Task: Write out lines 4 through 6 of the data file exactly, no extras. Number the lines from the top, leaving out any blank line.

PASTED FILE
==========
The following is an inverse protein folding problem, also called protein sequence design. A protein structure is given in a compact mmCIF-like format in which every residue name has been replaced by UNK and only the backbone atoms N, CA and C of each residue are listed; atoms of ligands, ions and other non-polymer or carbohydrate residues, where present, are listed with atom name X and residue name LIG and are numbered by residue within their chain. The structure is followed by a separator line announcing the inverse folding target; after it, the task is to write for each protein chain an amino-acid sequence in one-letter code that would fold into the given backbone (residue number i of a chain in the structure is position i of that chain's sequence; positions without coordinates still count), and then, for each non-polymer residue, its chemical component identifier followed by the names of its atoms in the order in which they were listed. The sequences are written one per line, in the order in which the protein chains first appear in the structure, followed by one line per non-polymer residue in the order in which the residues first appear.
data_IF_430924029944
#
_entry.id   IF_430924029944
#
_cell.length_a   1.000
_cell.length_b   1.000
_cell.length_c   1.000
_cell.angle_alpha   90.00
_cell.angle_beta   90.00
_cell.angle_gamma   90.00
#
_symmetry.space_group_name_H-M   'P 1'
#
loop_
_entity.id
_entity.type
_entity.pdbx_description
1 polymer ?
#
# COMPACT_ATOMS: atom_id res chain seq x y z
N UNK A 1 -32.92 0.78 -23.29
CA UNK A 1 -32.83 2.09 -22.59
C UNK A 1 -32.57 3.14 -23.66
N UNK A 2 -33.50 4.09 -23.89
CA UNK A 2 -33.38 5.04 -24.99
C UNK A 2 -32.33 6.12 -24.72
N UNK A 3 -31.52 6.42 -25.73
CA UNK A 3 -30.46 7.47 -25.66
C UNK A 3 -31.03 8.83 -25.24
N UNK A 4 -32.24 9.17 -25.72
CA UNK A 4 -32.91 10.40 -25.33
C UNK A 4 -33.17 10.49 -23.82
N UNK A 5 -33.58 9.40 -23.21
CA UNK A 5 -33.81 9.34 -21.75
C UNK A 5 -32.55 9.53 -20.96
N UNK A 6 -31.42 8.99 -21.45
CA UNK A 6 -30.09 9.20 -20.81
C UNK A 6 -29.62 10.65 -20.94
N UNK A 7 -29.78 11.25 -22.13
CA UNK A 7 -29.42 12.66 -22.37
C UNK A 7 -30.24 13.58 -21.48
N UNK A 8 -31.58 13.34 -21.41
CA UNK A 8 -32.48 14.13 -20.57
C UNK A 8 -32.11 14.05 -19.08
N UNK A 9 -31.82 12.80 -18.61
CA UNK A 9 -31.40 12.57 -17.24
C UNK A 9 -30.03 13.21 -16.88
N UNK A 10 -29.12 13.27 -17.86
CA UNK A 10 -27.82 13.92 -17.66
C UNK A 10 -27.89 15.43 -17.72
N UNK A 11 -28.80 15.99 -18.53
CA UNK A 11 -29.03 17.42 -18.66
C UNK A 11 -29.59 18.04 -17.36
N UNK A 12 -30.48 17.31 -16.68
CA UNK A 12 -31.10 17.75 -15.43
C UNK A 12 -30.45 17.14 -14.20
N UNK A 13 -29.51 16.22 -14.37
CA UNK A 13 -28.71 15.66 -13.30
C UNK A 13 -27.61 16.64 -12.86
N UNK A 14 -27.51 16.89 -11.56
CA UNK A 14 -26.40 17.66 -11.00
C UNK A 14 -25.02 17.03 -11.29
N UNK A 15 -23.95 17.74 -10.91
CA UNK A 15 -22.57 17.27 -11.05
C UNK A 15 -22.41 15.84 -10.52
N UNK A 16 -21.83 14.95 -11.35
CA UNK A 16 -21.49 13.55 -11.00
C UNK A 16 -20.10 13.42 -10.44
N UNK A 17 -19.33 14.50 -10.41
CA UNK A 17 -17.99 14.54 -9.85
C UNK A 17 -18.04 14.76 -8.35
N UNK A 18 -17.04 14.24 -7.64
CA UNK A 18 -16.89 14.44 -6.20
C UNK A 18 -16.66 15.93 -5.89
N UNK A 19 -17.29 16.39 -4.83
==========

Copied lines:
_entry.id   IF_430924029944
#
_cell.length_a   1.000